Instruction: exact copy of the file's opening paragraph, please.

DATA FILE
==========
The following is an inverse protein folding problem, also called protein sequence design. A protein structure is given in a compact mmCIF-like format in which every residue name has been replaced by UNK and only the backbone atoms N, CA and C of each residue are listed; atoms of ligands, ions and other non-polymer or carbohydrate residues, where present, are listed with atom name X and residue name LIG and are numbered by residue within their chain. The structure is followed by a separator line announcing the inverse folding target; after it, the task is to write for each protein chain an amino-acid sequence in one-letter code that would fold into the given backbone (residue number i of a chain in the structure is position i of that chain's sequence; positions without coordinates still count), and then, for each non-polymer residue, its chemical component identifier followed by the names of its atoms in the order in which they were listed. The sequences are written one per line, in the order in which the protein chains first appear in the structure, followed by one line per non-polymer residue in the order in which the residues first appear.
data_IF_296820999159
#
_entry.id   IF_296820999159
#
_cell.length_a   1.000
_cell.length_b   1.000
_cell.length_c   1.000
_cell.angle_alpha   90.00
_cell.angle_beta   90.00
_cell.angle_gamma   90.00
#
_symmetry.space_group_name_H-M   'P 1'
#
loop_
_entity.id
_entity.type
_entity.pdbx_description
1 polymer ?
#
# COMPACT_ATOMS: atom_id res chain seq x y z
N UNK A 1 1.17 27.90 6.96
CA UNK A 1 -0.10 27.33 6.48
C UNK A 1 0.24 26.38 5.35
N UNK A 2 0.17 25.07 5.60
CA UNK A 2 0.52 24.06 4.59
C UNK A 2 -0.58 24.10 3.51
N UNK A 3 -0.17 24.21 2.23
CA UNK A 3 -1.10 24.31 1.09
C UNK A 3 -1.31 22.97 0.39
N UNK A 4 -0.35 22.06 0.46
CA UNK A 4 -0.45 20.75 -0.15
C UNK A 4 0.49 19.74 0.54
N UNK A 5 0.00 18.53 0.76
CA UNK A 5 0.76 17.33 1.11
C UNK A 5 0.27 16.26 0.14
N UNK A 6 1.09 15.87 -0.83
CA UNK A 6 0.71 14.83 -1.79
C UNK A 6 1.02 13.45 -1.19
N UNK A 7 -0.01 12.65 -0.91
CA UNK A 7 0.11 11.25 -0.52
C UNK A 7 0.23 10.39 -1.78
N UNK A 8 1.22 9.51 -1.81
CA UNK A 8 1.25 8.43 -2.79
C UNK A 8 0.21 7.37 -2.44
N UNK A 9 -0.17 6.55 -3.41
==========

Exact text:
The following is an inverse protein folding problem, also called protein sequence design. A protein structure is given in a compact mmCIF-like format in which every residue name has been replaced by UNK and only the backbone atoms N, CA and C of each residue are listed; atoms of ligands, ions and other non-polymer or carbohydrate residues, where present, are listed with atom name X and residue name LIG and are numbered by residue within their chain. The structure is followed by a separator line announcing the inverse folding target; after it, the task is to write for each protein chain an amino-acid sequence in one-letter code that would fold into the given backbone (residue number i of a chain in the structure is position i of that chain's sequence; positions without coordinates still count), and then, for each non-polymer residue, its chemical component identifier followed by the names of its atoms in the order in which they were listed. The sequences are written one per line, in the order in which the protein chains first appear in the structure, followed by one line per non-polymer residue in the order in which the residues first appear.